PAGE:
Best River Practices

Pack it in, Pack it out!

While there will be no plastic bottles provided y me on any guided trips, if for some reason you do bring a non-reusable plastic bottle, be sure and pack it out. Any sort of trash brought in should be brought out. If you see trash in the river bank or in the river itself, please remove it. I will have a trash bag in my pack.

“Tailing” Fish with a Mesh glove and best fish handling practices.

This is a common thing you see on the Salmon River. While I do not criticize others on the River for what they do, I do not use a mesh glove when handling fish. They should not be used. Using any sort of glove when handling fish is bad handling practice. Hands should be clean and wet when handling fish. Using a glove can remove the protective slime coat on fish. This slime coat helps protect the fish from disease. If taking a photo, be sure the person taking the photo has the camera or phone ready before the fish leaves the water. Fish should only be out of the water for a short time. If you can leave the fish partially submerged, that is best. A good rule of thumb for fish photos, “If you can’t see water dripping from the fish in the photo, you took to long”.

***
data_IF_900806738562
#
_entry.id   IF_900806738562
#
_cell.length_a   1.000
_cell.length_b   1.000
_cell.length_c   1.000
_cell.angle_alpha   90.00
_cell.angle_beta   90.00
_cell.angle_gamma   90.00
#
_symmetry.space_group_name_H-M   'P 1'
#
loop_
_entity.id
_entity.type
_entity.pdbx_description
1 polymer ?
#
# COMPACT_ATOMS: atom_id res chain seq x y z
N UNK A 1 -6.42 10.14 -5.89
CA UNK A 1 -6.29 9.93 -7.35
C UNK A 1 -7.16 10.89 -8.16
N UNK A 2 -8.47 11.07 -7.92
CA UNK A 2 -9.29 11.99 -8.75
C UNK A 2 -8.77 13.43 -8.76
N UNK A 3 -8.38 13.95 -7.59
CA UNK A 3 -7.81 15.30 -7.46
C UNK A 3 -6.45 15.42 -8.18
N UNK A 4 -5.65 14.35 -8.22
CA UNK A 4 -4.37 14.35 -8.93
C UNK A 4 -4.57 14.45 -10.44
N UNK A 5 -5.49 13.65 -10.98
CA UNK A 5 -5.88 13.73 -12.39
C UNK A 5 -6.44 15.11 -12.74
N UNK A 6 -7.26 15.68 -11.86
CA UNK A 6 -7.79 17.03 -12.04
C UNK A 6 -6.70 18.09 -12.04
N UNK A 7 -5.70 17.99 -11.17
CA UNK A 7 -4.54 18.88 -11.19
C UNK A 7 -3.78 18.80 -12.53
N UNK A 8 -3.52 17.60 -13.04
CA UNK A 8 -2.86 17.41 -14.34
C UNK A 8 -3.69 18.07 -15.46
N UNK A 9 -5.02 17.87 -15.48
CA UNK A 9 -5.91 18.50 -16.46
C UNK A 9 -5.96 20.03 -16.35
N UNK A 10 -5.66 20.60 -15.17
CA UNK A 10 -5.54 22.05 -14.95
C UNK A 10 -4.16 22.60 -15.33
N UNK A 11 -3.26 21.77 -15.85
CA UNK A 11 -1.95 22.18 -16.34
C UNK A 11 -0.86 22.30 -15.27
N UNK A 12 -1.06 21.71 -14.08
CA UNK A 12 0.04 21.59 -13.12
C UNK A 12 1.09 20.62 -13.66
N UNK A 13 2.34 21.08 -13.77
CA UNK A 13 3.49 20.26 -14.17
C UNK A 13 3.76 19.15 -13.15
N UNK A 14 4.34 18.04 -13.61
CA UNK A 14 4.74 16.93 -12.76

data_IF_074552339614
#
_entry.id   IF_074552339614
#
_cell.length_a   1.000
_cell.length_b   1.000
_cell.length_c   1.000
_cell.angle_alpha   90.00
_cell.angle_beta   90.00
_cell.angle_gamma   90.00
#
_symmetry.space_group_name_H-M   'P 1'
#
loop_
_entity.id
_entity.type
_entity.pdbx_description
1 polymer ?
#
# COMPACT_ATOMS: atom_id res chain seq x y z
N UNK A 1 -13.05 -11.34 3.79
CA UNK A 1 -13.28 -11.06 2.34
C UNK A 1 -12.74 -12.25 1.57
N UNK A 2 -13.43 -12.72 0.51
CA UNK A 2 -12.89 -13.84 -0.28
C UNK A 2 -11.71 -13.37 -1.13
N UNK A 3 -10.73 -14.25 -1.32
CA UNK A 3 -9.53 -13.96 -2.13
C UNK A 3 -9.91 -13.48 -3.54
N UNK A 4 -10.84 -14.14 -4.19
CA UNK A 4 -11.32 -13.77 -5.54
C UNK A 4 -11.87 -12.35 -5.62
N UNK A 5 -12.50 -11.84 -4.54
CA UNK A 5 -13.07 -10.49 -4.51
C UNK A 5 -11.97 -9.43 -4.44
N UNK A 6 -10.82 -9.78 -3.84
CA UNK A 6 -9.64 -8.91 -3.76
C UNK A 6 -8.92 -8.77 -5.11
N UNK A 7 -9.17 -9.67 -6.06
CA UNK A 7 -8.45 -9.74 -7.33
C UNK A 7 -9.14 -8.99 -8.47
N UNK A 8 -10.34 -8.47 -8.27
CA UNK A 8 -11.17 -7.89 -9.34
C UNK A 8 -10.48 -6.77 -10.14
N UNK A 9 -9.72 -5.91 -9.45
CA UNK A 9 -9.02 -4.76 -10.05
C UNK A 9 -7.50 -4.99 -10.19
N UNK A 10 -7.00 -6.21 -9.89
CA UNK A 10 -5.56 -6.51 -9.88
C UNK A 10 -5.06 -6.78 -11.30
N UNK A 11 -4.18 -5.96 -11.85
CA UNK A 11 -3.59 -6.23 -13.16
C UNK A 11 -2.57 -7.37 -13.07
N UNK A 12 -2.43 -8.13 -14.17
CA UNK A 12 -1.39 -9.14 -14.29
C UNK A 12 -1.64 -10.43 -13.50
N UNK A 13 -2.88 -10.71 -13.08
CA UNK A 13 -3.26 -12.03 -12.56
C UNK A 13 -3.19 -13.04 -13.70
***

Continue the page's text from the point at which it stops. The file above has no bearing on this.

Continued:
River Etiquette

This is something that is not always followed, either because people don’t care or at times it seems unavoidable. Do your best to allow others the proper space when fishing. Confrontation in the river is pointless. If someone “high holes” you, there are plenty of ways to go about dealing with it. Unfortunately it’s going to happen from time to time. During busy times on some rivers, an “acceptable” distance is a rod length, so about 10 feet. I personally think that’s annoying, so I usually find a different spot if it’s really getting to me. I won’t go out of my way to fight over a fishing spot. Also, if you see someone fishing in a relatively small piece of water,